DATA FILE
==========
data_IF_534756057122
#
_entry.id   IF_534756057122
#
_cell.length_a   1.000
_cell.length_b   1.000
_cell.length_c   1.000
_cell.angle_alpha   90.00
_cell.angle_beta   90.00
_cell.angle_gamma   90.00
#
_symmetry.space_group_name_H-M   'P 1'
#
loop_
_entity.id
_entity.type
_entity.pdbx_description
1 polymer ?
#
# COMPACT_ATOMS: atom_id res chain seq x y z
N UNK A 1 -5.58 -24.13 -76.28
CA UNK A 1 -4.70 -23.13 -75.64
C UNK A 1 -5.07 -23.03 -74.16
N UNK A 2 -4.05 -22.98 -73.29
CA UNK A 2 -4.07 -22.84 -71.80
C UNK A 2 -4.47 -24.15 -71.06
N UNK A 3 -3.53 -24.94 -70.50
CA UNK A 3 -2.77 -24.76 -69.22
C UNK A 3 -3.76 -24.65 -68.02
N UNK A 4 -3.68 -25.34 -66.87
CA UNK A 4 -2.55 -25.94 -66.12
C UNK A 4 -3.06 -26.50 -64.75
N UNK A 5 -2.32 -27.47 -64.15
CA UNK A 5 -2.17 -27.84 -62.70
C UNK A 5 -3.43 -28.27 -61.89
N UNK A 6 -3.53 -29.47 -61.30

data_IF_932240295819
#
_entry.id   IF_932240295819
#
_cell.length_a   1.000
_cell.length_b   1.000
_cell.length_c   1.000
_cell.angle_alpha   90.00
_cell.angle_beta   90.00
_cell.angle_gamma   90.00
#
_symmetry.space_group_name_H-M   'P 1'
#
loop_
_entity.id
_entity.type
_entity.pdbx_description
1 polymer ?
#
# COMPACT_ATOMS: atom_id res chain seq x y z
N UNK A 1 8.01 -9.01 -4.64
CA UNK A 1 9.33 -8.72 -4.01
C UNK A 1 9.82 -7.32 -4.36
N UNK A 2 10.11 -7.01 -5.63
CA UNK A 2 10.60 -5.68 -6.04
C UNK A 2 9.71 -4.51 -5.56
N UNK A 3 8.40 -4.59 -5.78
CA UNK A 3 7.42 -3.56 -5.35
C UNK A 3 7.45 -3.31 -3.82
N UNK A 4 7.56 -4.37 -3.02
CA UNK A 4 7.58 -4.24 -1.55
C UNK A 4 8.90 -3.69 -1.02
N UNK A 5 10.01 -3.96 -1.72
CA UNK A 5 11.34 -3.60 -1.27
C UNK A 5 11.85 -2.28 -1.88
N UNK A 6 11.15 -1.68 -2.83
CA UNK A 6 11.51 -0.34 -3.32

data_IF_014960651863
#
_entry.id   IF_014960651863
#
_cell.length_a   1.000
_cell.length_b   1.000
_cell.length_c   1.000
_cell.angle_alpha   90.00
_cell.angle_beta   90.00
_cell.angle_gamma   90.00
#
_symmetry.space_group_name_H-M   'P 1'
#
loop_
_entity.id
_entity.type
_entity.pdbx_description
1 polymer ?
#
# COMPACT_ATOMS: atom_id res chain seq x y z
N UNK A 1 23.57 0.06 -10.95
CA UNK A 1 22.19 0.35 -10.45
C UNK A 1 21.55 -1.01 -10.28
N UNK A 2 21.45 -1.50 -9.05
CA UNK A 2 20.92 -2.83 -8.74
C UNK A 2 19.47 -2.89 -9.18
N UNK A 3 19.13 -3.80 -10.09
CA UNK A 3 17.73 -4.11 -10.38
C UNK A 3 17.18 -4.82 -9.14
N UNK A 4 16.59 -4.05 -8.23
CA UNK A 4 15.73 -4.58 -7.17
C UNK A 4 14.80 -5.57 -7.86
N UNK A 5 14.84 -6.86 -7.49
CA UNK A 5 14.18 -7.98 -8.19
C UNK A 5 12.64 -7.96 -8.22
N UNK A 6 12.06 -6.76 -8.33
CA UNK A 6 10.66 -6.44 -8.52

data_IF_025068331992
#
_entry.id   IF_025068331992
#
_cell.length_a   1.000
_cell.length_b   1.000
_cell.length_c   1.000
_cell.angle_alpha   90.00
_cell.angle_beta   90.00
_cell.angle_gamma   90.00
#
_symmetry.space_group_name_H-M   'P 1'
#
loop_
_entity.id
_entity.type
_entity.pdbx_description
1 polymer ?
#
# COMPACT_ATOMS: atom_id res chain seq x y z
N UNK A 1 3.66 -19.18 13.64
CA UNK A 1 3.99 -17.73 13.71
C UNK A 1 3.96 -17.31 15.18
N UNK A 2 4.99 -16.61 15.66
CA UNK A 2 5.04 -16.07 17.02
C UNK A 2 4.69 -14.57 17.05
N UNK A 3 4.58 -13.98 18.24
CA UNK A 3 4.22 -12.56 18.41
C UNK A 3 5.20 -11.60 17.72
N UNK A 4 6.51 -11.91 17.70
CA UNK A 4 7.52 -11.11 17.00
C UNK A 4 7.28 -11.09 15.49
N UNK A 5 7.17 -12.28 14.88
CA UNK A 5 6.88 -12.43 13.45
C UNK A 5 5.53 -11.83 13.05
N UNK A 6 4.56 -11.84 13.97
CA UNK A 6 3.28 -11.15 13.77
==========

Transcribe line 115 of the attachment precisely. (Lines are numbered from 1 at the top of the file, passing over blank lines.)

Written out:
_cell.length_a   1.000